Stir until melted. This might take a bit of experimentation to get the mixture just right!

2. Apply the Resin Between the Marked Out Areas

Applying resin for arrow fletching
Apply the resin between the masking tape

Between the two pieces of masking tape, use a paintbrush to lightly apply your (by-now green) resin. Then leave it to set.

Arrow shaft coated with resin
Evenly coated shaft

Check back to see if the coating has been evenly applied. If not, then reheat the resin using a hairdryer or a heat gun. This should ensure that the shaft is evenly coated.

3. Cutting the Feathers

Aligning fletching on fletching stencil
Align your feather along the stencil

First, align your feather along the feather stencil, then using the rotary cutter, carefully cut the shape of your fletches.

How to make longbow arrows
Use the rotary cutter to shape your fletching

You can also remove the quill of the feather to make it more flexible.

An additional note on which feathers to use: Left-wing feathers will spin your arrow to the left, and right-wing feathers to the right. All 3 feathers you apply to your arrow shaft need to be either all left-wing or all right-wing, otherwise, your arrow’s flight will be erratic.

4. Attaching the Fletches

Secure the end of the fletches with masking tape

You can use a fletching jig, but for this article, we’ll attach the fletches by hand. You’ll need to heat the resin again to ensure that the feathers will stick.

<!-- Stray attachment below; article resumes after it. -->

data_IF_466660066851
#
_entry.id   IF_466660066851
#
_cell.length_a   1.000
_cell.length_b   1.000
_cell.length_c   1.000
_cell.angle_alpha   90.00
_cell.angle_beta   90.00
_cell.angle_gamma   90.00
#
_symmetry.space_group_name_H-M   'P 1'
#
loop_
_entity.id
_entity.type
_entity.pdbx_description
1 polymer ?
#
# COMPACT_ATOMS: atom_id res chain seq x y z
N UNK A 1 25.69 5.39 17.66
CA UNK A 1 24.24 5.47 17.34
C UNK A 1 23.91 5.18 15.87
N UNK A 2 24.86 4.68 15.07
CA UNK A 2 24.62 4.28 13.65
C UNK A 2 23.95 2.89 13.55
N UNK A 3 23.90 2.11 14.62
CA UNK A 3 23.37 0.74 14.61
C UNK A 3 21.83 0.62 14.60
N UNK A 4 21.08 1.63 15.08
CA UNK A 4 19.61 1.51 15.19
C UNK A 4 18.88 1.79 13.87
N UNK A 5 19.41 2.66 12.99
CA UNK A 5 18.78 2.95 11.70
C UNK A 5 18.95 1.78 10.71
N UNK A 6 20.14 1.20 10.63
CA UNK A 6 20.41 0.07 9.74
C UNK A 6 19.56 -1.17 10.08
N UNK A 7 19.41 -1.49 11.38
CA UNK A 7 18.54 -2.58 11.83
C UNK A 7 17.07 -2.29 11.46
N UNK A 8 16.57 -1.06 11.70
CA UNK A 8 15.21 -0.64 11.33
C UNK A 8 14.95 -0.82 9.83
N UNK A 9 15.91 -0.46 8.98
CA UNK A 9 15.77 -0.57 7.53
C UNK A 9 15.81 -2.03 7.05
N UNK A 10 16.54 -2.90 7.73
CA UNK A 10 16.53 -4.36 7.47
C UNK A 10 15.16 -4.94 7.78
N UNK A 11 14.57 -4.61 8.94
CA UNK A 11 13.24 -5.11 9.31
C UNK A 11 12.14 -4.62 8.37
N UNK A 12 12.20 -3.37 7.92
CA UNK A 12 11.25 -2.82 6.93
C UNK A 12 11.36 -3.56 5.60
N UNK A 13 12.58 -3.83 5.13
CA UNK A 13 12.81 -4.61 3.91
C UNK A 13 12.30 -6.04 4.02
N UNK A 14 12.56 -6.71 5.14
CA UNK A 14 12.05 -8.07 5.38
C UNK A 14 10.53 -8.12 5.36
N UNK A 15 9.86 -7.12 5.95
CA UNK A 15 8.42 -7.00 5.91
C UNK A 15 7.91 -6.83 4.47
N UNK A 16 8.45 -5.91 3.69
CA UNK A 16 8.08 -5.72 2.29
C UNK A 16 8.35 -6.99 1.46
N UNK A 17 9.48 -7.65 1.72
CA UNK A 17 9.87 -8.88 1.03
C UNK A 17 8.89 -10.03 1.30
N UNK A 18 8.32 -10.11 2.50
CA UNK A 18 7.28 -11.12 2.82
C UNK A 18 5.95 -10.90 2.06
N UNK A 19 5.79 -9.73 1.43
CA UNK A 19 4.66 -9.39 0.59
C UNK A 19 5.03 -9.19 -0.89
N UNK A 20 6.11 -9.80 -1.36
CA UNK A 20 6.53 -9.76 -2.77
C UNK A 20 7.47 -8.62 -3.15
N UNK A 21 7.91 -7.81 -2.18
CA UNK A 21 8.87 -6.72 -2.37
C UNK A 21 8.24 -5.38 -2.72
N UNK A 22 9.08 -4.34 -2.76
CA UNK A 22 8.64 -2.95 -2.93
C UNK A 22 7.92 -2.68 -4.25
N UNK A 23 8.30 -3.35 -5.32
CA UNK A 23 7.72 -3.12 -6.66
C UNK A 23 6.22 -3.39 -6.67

All 3 fletches attached

Remember to re-heat the resin so that the fletches adhere to it.

Use a piece of masking tape to bind the end of the feathers to the shaft at the bottom of the resin. You can align the fletches as you go up the shaft when you’re binding.

5. Binding the Fletches

Binding the fletches
Binding the fletches

Starting at the base of the fletches, create an L-shape with the end of the silk thread. Then wind the thread around the L-shape to anchor the binding to the shaft.

Work your way slowly up the feathers leaving roughly a 2mm gap between threads. When you reach the top, form another L-shape in the thread and wind your silk thread around it to secure it.

Binding arrow fletches
Repeat the anchoring process to tie off the binding

Add a bead of glue to the thread to finish off the binding.

6. Heat the Resin

Heating resin on arrow shaft
Heating the resin

The final thing you need to do is to heat the resin one last time. This will make the resin melt and flow all around the bindings to seal everything in.

Step 3. Attaching the Iron Heads

1. Roughen the Arrow Heads

Using some emery paper, roughen inside the socket of the arrowhead to prepare it for the glue.

2. Attach the Iron Head

Attaching arrow head to arrow shaft
Attach the Iron head after applying epoxy

A two-part epoxy resin is ideal for this. Mix the glue, then give the tip of the arrow a thick coating of epoxy.

Then slide on the iron head, making sure that it’s square to the shoulder. Then you can wipe away the excess glue. Press the tip of the arrow down firmly onto a tabletop and hold for a few seconds to make sure that any air trapped inside the socket is not going to push the tip off.

Fletched Longbow Arrow
Fletched Arrow

And that’s it! Once you have the finished product, I would recommend applying a little oil to the arrow shaft before taking it out into the field for some practice.

There are many various methods that you can use to make medieval Longbow arrows. Some even include using the same authentic medieval tools originally used.